KING: And if you keep getting stalling tactics from Russia and China, for example, the Security Council, do you think you're trying to walk a fine line there being complimentary of the president but saying you think he needs a little bit more urgency here? If the Russians won't move quickly, what would you like the president to do tomorrow that he's not doing today?
ELLISON: Well, I think that he could set up a safe zone with Turkey. I think that needs to happen right away. You know, even joint chiefs of staff Dempsey has said -- Martin Dempsey has said that, if the slaughter continues, there may be a need for more muscular action to take place. He didn't use the word "muscular," but that's what he meant.
And -- and so I think that we are moving toward a point where, unless we do something to change the scenario, you know, the world may have to intervene militarily. I think that a safe zone to signal to the people of Syria that they do have a safe haven, the world does care about them is the right answer right now. Particularly when you have a country like Turkey, who -- who has signaled time and time again that they're willing to provide that kind of support. But they can't do it alone.
You know, China and Russia can't stop that. China and Russia got their own reasons why they are stalling and dragging their feet.
I'm glad the president has made some strong statements. But it's time to go from "isn't that a terrible thing" to "what are we going to do about that terrible thing?"
KING: Congressman Ellison, appreciate your time and your insights tonight.
ELLISON: Thank you, sir.
KING: Thank you.
Turning now to broader issues in the war on terror. New details -- this is fascinating -- on President Obama's hands-on approach to handling the world's most wanted terrorists.
"The New York Times" reports that the president has given himself the final word in a top-secret nominating process to place terror suspects on a kill list.
Here's Pentagon correspondent Chris Lawrence on how the commander in chief decides just who to target.
CHRIS LAWRENCE, CNN CORRESPONDENT (voice-over): President Obama is intimately involved in the discussions of suspected terrorist and the decision over who dies next.
PETER SINGER, BROOKINGS INSTITUTION: What technology has allowed is senior leaders now to reach in and decide at the most tactical level, at the individual target level.
LAWRENCE: A "New York Times" story Tuesday laid out that process in great detail. When it comes to ordering drone strikes against suspected terrorists, the president is getting recommendations from various national security officials. They examine the biographies of potential targets and what opportunities exist to kill them.
JOHN BRENNAN, WHITE HOUSE COUNTERTERRORISM ADVISOR: We discuss, we debate, with disagree.
LAWRENCE: White House counterterrorism advisor John Brennan said drone strikes are given the go-ahead if they're fairly sure there won't be civilian casualties and they have positive I.D.
BRENNAN: We only authorize a particular operation against a specific individual if we have a high degree of confidence that the individual being targeted is indeed the terrorist we are pursuing.
LAWRENCE: But a senior defense official says the military can target suspects in countries like Yemen even if they don't know the name of the person. Same for the CIA operating in Pakistan.
And sometimes the president overrides his own criteria. Take the case of Pakistani Taliban leader Baitullah Mehsud. A U.S. official says he was not initially considered an imminent threat to the U.S., but Mehsud got a checkmark when the White House found he was a threat to Americans in Pakistan.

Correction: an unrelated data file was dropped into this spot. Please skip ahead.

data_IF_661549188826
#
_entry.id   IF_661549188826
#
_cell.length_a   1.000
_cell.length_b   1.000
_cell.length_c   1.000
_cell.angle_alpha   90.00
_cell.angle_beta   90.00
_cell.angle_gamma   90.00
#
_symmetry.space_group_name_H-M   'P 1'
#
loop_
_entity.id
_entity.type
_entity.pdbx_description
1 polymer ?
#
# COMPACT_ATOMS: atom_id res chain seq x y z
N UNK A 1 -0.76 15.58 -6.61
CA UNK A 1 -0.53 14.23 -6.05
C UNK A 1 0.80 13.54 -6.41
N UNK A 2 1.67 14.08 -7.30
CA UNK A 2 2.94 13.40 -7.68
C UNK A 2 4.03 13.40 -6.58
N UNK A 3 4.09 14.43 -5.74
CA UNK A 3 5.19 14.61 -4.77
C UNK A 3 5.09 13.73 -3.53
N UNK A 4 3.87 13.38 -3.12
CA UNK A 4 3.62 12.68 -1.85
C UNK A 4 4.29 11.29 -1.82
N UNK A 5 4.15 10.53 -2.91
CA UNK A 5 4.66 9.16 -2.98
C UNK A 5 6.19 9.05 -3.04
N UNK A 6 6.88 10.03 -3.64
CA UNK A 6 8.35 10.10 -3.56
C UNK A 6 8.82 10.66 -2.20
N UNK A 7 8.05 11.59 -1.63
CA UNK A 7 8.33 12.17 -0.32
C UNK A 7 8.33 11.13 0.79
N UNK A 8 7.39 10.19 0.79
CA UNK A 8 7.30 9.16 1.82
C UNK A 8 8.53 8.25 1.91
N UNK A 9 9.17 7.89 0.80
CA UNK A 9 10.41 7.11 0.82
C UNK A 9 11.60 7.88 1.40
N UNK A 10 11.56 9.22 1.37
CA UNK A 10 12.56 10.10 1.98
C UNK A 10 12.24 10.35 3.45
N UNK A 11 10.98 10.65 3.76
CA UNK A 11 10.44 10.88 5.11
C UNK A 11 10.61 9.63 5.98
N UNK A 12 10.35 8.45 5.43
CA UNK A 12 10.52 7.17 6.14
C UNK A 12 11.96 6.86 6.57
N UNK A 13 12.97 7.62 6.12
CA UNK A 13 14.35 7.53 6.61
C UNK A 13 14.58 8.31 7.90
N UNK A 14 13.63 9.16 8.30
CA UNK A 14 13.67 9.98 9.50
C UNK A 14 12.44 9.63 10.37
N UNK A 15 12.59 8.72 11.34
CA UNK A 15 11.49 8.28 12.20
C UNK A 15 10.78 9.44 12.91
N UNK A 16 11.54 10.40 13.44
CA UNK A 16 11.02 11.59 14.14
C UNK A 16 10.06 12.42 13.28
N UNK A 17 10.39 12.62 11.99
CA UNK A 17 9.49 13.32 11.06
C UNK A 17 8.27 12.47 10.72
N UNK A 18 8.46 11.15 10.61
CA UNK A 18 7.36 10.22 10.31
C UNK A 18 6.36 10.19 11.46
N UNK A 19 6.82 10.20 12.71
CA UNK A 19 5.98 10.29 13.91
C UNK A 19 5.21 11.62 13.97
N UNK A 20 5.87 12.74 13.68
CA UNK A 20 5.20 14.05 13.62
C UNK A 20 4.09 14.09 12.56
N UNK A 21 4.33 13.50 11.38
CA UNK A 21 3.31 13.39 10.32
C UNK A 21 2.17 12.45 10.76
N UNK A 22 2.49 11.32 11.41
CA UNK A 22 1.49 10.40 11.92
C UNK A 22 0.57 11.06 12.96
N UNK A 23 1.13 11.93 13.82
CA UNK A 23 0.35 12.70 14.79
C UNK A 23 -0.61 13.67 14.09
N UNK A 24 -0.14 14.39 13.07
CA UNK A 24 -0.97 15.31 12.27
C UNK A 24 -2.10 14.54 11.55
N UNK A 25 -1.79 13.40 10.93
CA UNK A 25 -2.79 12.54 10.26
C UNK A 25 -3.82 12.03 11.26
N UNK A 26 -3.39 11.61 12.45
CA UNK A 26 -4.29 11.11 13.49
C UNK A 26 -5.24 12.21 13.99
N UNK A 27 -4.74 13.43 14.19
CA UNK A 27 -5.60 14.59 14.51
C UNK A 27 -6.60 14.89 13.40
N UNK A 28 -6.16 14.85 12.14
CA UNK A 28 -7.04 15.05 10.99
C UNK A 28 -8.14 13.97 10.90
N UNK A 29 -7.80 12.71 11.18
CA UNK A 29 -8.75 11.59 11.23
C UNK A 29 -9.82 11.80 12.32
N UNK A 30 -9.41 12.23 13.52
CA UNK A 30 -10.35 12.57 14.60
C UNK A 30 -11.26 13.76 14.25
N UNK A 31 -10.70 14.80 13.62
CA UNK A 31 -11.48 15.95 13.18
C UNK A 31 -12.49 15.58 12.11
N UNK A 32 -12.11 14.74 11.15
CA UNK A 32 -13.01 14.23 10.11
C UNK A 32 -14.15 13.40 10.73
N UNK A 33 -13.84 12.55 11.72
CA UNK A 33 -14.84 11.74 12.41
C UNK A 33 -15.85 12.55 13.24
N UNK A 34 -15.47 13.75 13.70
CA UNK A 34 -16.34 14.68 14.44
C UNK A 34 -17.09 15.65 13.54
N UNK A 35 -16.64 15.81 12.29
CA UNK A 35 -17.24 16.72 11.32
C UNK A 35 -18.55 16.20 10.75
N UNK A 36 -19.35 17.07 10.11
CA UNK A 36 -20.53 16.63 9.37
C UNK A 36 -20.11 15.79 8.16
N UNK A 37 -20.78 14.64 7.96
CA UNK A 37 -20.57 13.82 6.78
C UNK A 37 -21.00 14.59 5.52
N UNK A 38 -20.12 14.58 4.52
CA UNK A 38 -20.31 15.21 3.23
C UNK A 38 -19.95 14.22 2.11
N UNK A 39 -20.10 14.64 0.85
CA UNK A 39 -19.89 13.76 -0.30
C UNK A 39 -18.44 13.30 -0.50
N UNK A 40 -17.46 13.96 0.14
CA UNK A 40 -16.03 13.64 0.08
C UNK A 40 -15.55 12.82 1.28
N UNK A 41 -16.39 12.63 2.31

But since Mehsud was home with his family, a strike wouldn't meet the criteria of no innocents killed. The official says the decision was made to go ahead, and the strike killed Mehsud and possibly his family.
JAY CARNEY, WHITE HOUSE PRESS SECRETARY: It is certainly the case that there are risks in terms of civilian casualties. They cannot be eliminated entirely.
LAWRENCE: Analyst Peter Singer says there are actually two kill lists: one run by the military, the other by the CIA. So there's a risk of manipulating the information.
SINGER: Where you say, "OK, this person didn't meet the criteria for the CIA list, but if we use the JSOC criteria, they do make the list. So let's put them on that," and we go after them that way.
LAWRENCE: One of the issues with having these two lists is the fact that these agencies report to different members of Congress. The intelligence committee on one hand, the armed services committee on the other. One official I spoke with today says a savvy bureaucrat could manipulate that and use it to get the advantage or get the authorization that they're looking for -- King.
KING: And so, Chris, when your sources talked about this strategy, this tactic, there's a question: has it made a difference?
LAWRENCE: In some ways, yes. You've taken out Awlaki. You've decimated the senior leadership of al Qaeda.
But on the flip side, one of the sources I spoke with said the damage to the relations with some of these countries really won't be known for years. So you could be causing some damage between relations between countries that won't really bear out until well after maybe this president is out of office.
He also said this focus on drone strikes is taking attention away from a long term strategy, a big-picture strategy of dealing with al Qaeda.
KING: Chris Lawrence live for us tonight at the Pentagon. Chris, thanks.
Donald Trump may help raise $2 million for Mitt Romney tonight. That's valuable, but Trump's obsession with President Obama's birth place, not so much. Coming up, the "Truth" about how Romney might better handle the birther issue.
KING: Tonight Mitt Romney goes over the top, mathematically clinching the Republican presidential nomination. It is an important milestone. But all but a few fervent Ron Paul supporters have acknowledged the inevitability of Romney for weeks now. So nothing big changes.